By doing so, they get out ahead of the issue and help minimize the sting. Though you may not have Amazon’s resources, you can set up a status page, or create a crisis communication action plan to make sure customers stay-in-the-loop for any issues that may occur.
Did you know that for every one person that voices their concern, there are 24 others with the same issue who don’t? What it really goes to show is that no matter how well we are serving those who do reach out to us, there’s still more that could be done.
However, if someone doesn’t reach out, how could you know about their problem? One way is to monitor their activity. For example, if someone is idle on a certain page or section of a page, you could trigger a pop-up chat window to ask if they need any assistance.
Another place to monitor is social media. You could track brand mentions and associated hashtags to stay in the loop. When you’re aware of those instances you’re able to proactively reach out and help with any issues that may need solving.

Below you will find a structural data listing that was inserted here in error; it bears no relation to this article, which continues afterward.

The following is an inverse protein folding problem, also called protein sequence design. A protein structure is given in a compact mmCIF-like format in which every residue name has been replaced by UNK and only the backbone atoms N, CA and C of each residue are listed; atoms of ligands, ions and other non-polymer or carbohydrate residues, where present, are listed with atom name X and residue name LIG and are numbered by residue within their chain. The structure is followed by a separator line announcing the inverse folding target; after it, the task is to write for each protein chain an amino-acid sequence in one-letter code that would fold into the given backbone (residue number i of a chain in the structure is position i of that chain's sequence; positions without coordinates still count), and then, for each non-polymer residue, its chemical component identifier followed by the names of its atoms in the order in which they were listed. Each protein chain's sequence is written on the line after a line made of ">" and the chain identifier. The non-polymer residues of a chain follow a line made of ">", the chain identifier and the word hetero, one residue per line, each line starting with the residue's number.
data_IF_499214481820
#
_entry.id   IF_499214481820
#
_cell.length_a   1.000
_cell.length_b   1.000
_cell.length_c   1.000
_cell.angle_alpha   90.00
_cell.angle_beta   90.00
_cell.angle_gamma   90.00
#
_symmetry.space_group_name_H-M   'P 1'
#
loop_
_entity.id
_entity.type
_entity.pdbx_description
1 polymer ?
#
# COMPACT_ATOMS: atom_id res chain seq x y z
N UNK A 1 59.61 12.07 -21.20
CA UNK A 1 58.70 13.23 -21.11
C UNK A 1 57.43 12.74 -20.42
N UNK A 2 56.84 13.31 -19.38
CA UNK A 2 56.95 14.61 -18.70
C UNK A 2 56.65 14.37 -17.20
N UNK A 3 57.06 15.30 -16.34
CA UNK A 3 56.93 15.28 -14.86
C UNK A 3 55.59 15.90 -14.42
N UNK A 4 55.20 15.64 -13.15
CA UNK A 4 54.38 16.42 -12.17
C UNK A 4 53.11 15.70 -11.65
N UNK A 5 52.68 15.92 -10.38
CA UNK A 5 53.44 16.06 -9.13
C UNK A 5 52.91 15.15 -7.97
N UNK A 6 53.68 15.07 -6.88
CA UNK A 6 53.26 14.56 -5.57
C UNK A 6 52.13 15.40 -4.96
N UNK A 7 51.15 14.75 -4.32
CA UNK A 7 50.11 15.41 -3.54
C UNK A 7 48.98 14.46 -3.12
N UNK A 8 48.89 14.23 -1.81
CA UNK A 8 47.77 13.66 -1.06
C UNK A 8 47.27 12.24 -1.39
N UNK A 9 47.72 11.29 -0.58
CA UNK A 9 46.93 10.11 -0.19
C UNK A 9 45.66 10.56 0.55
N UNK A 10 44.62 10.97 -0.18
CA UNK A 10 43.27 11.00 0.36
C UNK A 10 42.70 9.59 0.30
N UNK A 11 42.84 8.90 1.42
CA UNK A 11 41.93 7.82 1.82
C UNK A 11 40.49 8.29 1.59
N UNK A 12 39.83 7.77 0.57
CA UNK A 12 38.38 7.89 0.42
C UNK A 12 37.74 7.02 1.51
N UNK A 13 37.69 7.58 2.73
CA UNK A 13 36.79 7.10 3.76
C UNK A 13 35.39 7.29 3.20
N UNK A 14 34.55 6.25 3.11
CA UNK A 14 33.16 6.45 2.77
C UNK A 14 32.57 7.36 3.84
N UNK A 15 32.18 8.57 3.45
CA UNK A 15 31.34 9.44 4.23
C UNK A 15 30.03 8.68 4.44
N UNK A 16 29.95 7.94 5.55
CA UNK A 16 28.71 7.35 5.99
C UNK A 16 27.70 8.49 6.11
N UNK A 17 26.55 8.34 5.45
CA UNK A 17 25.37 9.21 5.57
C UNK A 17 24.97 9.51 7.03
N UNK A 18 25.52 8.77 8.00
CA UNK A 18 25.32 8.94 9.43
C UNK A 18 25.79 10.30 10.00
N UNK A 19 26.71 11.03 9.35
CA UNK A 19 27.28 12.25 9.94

How great a customer experience would it be to tweet at a company that the shirt you ordered is the wrong size and instead of having to go through calling or emailing, they simply replied with a return shipping label? You’re able to provide that type of experience…you just have to listen for the cues.
Continuing the effort
You hardly ever hear someone regret being proactive. “Oh, no! I gave myself too much time to study” was never something we uttered in college. Just like no customer ever said, “it was too easy to get my issue solved.”
It’s not to say that every customer service issue that arises can be solved proactively. There are just some things we can’t predict. But it is a worthwhile effort to find the things we can address proactively.
So, be sure you’re staying vigilant about the things you and your team can improve. Seek feedback, invest in self-service, be transparent, monitor what’s going on and you’ll be well on your way to success.
Have you noticed a company providing great proactive support? Let us know in the comments below.
And for more information about collecting customer feedback to find those opportunities to be proactive, make sure to check out our article on gathering customer insights to improve the customer experience.